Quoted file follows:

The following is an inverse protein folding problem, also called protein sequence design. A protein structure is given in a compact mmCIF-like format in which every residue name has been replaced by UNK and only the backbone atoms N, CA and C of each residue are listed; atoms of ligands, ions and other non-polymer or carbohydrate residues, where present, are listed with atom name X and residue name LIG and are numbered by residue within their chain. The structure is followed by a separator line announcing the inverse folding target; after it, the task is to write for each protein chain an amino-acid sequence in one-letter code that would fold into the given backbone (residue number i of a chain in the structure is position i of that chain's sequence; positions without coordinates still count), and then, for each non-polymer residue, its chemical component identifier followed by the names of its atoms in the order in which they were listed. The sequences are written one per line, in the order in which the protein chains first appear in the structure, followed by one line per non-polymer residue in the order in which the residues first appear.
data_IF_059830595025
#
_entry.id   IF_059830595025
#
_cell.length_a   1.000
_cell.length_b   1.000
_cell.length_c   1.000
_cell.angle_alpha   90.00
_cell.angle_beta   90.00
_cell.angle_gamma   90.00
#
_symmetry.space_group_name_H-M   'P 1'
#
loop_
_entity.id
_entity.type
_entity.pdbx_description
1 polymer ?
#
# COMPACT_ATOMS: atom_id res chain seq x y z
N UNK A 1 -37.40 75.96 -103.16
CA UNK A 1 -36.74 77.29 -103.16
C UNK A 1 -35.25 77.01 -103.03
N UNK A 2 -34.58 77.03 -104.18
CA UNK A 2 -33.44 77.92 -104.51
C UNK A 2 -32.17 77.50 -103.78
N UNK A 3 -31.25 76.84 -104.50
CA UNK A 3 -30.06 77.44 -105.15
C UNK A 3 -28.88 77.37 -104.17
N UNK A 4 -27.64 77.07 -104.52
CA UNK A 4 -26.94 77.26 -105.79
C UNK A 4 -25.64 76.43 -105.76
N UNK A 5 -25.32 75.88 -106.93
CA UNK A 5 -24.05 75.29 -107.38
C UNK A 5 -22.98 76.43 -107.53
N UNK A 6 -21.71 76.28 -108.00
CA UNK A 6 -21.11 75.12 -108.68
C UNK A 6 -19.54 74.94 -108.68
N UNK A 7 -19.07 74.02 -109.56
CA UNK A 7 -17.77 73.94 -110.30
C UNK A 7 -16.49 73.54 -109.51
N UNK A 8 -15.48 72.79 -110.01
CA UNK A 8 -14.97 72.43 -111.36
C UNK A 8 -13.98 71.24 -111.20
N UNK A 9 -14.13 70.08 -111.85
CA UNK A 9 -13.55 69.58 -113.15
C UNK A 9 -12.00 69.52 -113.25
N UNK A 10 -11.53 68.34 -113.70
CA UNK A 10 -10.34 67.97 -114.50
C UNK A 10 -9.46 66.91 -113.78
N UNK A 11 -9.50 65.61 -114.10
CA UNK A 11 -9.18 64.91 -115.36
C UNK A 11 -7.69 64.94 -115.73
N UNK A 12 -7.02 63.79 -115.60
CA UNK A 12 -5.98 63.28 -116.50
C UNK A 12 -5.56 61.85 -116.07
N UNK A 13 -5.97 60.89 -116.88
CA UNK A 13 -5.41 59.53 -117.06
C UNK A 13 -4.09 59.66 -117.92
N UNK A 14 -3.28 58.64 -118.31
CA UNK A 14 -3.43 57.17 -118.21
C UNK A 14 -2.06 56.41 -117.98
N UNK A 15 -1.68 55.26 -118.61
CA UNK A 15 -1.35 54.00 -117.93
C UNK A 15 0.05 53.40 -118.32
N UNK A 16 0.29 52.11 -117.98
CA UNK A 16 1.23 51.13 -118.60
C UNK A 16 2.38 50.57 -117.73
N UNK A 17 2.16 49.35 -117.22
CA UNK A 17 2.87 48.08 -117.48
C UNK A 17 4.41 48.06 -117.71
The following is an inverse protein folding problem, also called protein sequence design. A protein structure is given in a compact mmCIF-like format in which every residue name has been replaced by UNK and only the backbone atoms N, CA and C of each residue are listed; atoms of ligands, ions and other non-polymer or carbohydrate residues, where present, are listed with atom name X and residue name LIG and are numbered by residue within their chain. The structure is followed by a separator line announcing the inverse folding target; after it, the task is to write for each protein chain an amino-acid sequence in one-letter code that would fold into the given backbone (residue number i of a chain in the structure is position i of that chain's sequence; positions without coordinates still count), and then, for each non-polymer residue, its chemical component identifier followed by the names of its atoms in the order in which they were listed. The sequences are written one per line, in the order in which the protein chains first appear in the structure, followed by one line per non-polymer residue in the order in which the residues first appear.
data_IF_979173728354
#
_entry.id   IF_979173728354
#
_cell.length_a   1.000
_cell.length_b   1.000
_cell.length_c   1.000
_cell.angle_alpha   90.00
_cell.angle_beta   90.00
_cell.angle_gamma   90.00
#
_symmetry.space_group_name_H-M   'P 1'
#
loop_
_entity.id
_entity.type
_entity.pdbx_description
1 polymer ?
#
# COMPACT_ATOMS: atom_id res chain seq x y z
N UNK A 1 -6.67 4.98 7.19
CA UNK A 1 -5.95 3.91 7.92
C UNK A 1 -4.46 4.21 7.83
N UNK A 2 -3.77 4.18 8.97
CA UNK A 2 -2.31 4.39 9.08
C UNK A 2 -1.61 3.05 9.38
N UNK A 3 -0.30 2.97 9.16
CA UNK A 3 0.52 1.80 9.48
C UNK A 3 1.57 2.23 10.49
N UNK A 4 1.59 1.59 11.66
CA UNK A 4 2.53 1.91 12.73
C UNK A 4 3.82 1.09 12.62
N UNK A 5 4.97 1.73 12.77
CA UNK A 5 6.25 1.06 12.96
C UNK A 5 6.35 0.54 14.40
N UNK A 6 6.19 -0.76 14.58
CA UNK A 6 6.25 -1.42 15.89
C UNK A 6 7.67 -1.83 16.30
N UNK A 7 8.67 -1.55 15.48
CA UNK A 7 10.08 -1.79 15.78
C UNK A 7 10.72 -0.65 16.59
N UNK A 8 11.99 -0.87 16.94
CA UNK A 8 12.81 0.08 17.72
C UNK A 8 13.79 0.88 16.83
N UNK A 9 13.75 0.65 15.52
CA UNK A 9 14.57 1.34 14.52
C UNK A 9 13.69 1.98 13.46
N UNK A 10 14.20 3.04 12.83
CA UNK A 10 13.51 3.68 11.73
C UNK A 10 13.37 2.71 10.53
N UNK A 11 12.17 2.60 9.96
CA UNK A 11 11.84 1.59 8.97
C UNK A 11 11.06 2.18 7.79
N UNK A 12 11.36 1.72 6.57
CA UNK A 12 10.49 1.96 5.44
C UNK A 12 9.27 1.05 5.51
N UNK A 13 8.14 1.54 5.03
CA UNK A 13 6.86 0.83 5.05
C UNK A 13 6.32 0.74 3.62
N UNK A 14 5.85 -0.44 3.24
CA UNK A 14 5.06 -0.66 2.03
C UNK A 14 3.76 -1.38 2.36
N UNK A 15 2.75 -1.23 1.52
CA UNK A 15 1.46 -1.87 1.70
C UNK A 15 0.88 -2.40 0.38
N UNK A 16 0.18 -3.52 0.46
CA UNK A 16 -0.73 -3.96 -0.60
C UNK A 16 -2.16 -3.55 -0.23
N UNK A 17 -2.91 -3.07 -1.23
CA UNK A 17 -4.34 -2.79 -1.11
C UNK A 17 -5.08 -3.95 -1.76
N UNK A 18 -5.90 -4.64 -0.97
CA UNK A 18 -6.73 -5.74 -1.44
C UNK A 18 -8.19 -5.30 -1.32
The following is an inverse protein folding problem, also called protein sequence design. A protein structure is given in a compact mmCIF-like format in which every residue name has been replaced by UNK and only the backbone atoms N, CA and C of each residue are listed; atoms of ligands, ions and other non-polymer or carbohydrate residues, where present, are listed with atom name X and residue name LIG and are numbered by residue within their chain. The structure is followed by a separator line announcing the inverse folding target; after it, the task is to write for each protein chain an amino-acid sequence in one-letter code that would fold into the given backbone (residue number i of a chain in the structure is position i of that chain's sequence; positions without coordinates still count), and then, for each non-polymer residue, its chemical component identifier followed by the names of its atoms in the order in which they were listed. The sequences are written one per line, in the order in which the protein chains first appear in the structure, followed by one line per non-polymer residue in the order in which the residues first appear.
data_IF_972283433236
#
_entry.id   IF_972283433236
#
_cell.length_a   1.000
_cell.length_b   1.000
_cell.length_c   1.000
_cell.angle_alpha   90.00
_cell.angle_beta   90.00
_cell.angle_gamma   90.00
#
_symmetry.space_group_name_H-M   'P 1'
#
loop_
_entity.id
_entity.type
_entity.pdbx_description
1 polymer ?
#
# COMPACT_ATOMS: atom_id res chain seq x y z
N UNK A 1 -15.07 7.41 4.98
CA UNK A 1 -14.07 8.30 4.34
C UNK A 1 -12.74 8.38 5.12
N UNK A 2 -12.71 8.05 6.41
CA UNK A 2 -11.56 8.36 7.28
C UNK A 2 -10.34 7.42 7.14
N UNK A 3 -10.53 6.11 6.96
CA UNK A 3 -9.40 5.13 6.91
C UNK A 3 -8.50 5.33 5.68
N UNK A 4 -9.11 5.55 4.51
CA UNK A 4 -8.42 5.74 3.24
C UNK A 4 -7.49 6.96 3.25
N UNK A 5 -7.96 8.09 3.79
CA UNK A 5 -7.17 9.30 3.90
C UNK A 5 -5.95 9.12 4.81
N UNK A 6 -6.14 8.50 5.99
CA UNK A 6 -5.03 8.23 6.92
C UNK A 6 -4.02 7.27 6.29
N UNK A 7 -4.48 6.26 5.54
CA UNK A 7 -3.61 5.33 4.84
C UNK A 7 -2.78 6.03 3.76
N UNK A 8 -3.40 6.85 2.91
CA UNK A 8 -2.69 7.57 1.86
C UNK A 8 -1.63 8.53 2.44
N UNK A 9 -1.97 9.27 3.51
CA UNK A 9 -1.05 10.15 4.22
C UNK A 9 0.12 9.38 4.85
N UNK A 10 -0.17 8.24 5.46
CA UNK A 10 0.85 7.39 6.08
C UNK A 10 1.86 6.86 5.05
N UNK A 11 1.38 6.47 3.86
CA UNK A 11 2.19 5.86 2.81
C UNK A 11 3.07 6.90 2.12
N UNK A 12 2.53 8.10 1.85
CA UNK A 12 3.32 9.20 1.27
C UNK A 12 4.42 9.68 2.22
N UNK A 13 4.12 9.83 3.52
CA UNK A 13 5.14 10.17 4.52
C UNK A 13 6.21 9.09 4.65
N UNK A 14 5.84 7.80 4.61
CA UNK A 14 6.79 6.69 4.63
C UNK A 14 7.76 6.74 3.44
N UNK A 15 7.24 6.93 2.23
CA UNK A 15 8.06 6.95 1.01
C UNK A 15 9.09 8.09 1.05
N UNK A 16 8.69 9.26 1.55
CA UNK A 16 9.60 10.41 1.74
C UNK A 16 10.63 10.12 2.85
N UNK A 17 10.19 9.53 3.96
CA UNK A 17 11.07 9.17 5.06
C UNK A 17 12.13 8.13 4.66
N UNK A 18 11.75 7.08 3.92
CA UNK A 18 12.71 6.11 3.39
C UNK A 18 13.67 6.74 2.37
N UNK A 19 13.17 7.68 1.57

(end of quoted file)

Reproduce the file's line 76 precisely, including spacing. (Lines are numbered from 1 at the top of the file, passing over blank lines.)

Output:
_entry.id   IF_979173728354